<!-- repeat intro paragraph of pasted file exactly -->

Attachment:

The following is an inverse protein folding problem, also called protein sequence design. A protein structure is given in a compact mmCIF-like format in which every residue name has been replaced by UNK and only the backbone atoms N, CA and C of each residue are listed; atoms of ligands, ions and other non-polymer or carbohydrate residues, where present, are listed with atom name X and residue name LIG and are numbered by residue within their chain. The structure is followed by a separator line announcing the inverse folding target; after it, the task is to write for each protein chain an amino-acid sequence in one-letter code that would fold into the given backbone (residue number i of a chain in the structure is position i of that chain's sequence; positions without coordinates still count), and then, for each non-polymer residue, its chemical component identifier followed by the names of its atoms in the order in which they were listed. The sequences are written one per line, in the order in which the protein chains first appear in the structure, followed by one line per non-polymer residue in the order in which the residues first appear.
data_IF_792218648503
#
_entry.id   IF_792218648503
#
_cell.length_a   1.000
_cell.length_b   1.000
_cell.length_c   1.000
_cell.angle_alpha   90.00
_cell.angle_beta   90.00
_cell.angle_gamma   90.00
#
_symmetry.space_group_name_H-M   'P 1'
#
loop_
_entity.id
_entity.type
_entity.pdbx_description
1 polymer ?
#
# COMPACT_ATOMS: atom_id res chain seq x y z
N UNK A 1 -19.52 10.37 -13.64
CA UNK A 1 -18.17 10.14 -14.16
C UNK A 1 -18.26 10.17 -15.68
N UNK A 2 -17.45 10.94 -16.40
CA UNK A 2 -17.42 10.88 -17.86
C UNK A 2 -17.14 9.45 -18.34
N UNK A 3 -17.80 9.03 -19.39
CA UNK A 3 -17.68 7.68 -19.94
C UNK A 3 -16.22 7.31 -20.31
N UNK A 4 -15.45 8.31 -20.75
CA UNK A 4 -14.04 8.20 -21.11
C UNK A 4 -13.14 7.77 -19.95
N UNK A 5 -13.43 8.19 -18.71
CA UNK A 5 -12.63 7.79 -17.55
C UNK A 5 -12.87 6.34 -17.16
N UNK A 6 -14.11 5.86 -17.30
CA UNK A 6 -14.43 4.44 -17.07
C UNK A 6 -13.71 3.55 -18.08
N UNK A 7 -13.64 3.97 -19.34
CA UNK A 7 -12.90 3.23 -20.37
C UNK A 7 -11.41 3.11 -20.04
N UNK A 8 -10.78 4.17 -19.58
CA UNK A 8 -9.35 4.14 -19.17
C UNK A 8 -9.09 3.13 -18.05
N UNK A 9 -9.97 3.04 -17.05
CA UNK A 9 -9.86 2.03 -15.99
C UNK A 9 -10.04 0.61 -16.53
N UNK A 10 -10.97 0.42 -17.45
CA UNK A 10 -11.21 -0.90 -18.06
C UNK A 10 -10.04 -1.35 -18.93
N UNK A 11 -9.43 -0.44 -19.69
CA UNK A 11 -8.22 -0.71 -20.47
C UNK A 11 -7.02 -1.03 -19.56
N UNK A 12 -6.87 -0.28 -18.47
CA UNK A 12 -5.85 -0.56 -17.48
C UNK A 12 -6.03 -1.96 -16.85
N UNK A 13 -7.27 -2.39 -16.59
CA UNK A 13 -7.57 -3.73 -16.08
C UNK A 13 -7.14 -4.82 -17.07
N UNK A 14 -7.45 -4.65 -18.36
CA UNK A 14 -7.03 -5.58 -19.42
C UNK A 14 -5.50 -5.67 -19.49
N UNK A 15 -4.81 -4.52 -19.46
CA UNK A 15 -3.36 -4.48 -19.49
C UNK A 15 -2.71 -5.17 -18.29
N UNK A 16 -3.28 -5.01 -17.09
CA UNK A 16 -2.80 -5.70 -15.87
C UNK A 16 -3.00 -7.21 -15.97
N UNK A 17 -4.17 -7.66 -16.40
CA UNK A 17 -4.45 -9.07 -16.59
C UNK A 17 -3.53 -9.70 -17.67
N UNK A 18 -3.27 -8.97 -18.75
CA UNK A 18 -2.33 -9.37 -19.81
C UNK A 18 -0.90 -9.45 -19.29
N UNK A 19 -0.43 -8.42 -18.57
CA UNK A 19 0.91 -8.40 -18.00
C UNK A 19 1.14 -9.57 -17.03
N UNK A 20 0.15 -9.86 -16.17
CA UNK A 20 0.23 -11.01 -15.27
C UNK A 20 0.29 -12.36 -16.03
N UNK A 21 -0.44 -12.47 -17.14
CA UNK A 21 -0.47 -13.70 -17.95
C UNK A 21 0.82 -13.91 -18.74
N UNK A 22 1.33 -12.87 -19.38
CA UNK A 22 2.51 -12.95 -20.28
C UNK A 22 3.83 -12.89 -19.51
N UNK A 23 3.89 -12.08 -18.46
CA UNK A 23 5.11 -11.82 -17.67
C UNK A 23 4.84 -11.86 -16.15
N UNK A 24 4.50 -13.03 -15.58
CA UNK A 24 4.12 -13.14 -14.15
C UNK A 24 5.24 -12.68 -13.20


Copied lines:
The following is an inverse protein folding problem, also called protein sequence design. A protein structure is given in a compact mmCIF-like format in which every residue name has been replaced by UNK and only the backbone atoms N, CA and C of each residue are listed; atoms of ligands, ions and other non-polymer or carbohydrate residues, where present, are listed with atom name X and residue name LIG and are numbered by residue within their chain. The structure is followed by a separator line announcing the inverse folding target; after it, the task is to write for each protein chain an amino-acid sequence in one-letter code that would fold into the given backbone (residue number i of a chain in the structure is position i of that chain's sequence; positions without coordinates still count), and then, for each non-polymer residue, its chemical component identifier followed by the names of its atoms in the order in which they were listed. The sequences are written one per line, in the order in which the protein chains first appear in the structure, followed by one line per non-polymer residue in the order in which the residues first appear.